How to Manage Uncertainty

Updated on May 24th, 2021
How to Manage Uncertainty

Every product manager faces uncertainty. Whether you’re launching a new product, scaling an existing product, onboarding into a new role, or tackling just about anything else as a product manager, you’ll need to manage uncertainty.

Why do I say that you need to manage uncertainty? Well, it’s not enough to just deal with uncertainty - it’s not about you being able to live with it.

What really matters for product managers is being able to drive decisions for your company, and knowing how to come back to revisit the decision.

Uncertainty carries risks, and the biggest risk is the risk of indecision. Product management is about shipping products to market so that you can capture live learnings and iterate. If you’re paralyzed by uncertainty, then you’re no longer able to drive an iterative process any longer.

Managing uncertainty can be broken down into a couple of components:

  • Reducing uncertainty to an actionable level
  • Crafting an action plan for when to revisit previous decisions

First, I’ll discuss a framework for how to reduce uncertainty. Then, in the next article, I’ll provide a structure for how to decide when to revisit a previous decision due to new developments, and how that enables you to manage risk.

Framework for Reducing Uncertainty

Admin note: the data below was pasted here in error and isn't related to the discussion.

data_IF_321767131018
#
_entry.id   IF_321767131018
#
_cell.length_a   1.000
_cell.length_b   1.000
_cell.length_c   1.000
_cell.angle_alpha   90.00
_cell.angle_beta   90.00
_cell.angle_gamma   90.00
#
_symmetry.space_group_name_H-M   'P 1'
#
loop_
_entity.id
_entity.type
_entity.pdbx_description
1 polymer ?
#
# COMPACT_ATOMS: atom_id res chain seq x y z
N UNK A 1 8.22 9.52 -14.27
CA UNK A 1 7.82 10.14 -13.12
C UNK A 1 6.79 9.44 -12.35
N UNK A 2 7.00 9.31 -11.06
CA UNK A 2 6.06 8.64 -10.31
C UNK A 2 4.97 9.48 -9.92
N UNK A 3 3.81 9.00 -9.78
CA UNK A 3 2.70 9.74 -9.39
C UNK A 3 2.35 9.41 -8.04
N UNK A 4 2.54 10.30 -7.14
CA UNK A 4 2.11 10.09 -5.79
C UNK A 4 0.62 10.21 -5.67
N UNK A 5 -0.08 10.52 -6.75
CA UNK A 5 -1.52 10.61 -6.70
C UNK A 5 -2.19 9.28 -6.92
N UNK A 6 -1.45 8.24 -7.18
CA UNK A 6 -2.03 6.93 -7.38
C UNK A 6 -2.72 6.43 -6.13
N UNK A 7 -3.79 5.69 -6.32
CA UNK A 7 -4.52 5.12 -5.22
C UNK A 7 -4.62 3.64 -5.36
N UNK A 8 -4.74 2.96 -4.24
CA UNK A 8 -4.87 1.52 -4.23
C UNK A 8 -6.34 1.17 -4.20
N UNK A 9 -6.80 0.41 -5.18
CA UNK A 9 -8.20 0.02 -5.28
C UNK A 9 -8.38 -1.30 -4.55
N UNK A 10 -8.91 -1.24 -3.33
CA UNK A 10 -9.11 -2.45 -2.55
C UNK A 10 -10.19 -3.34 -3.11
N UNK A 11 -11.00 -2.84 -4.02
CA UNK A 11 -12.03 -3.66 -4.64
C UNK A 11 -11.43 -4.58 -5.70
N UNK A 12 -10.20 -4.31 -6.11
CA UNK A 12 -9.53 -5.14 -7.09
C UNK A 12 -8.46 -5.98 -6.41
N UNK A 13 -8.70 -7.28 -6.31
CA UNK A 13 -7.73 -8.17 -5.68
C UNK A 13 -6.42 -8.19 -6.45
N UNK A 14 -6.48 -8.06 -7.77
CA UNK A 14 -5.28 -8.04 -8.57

Sometimes, we’ll feel overwhelmed in dealing with the unknown. Maybe we just joined a new company, or maybe we’re tasked with leading an ambitious initiative and we don’t know where to start.

When we’re faced with overwhelming uncertainty, it’s not a good idea to make rash decisions or to take action for the sake of taking action. We don’t yet have enough information to make a decision that is directionally correct, and we might wind up harming our customers or harming the company if we act rashly.

But at the same time, we can’t just stew over the uncertainty. We have to take action to make the uncertainty manageable, so that we can make an informed “good enough” decision. So, how exactly do we do that?

I personally use the framework below:

  1. List out the information that you need to make a “good enough” decision
  2. Identify the information that you’re currently missing to make that decision
  3. Prioritize which gaps are most important to resolve
  4. Starting from highest priority, identify who or what can close the information gap
  5. Execute on a plan to track down the missing information